number is the average of the last two numbers. Continue the
sequence. What will happen if you carry on for ever?
If you can copy a network without lifting your pen off the paper and without drawing any line twice, then it is traversable.
Decide which of these diagrams are traversable.
Some students have been working out the number of strands needed for different sizes of cable. Can you make sense of their solutions?
A 2 by 3 rectangle contains 8 squares and a 3 by 4 rectangle
contains 20 squares. What size rectangle(s) contain(s) exactly 100
squares? Can you find them all?
List any 3 numbers. It is always possible to find a subset of
adjacent numbers that add up to a multiple of 3. Can you explain
why and prove it?
A game for two people, or play online. Given a target number, say 23, and a range of numbers to choose from, say 1-4, players take it in turns to add to the running total to hit their target.
An account of some magic squares and their properties and and how to construct them for yourself.
The diagram shows a 5 by 5 geoboard with 25 pins set out in a square array. Squares are made by stretching rubber bands round specific pins. What is the total number of squares that can be made on a. . . .
You can work out the number someone else is thinking of as follows. Ask a friend to think of any natural number less than 100. Then ask them to tell you the remainders when this number is divided by. . . .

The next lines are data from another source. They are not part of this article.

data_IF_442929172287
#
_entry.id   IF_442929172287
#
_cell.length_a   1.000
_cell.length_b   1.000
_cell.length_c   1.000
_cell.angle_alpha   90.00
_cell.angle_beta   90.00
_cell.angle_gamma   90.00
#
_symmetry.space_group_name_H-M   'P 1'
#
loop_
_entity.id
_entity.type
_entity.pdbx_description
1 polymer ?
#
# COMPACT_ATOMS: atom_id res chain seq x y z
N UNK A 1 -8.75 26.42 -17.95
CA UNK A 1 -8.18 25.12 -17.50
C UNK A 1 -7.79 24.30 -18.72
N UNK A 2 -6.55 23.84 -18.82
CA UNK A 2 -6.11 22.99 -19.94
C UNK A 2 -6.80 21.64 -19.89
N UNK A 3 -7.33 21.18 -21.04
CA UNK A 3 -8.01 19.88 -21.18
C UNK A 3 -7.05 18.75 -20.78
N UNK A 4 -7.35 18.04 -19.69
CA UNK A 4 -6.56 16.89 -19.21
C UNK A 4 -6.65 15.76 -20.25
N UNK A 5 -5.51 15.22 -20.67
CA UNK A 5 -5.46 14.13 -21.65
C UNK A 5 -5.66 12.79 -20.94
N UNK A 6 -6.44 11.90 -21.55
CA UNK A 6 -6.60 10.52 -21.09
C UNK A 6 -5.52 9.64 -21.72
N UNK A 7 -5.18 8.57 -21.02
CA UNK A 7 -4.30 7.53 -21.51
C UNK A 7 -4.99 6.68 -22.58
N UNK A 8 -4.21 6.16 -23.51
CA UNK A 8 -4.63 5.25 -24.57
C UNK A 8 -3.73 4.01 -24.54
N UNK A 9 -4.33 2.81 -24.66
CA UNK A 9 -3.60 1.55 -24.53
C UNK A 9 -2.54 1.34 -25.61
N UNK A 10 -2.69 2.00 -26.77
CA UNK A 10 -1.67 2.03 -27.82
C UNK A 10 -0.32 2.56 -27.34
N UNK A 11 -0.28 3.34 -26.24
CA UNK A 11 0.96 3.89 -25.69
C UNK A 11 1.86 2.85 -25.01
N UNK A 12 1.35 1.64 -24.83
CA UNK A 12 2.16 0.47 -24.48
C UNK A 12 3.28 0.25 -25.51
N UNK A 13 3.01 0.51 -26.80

Can you find the values at the vertices when you know the values on
Triangle numbers can be represented by a triangular array of squares. What do you notice about the sum of identical triangle numbers?
Pick the number of times a week that you eat chocolate. This number must be more than one but less than ten.
Multiply this number by 2. Add 5 (for Sunday). Multiply by 50... Can you explain why it. . . .
Use the animation to help you work out how many lines are needed to draw mystic roses of different sizes.
How could Penny, Tom and Matthew work out how many chocolates there
are in different sized boxes?
Can you find an efficient method to work out how many handshakes
there would be if hundreds of people met?
Square numbers can be represented as the sum of consecutive odd
numbers. What is the sum of 1 + 3 + ..... + 149 + 151 + 153?
Choose four consecutive whole numbers. Multiply the first and last numbers together. Multiply the middle pair together. What do you notice?
What would you get if you continued this sequence of fraction sums?
1/2 + 2/1 =
2/3 + 3/2 =
3/4 + 4/3 =
Consider all two digit numbers (10, 11, . . . ,99). In writing down
all these numbers, which digits occur least often, and which occur
most often ? What about three digit numbers, four digit numbers. . . .
Find some examples of pairs of numbers such that their sum is a
factor of their product. eg. 4 + 12 = 16 and 4 × 12 = 48 and
16 is a factor of 48.
This article for teachers describes several games, found on the
site, all of which have a related structure that can be used to
develop the skills of strategic planning.
What are the areas of these triangles? What do you notice? Can you generalise to other "families" of triangles?
A package contains a set of resources designed to develop
pupils’ mathematical thinking. This package places a
particular emphasis on “generalising” and is designed
to meet the. . . .
Jo made a cube from some smaller cubes, painted some of the faces
of the large cube, and then took it apart again. 45 small cubes had
no paint on them at all. How many small cubes did Jo use?
The Egyptians expressed all fractions as the sum of different unit
fractions. Here is a chance to explore how they could have written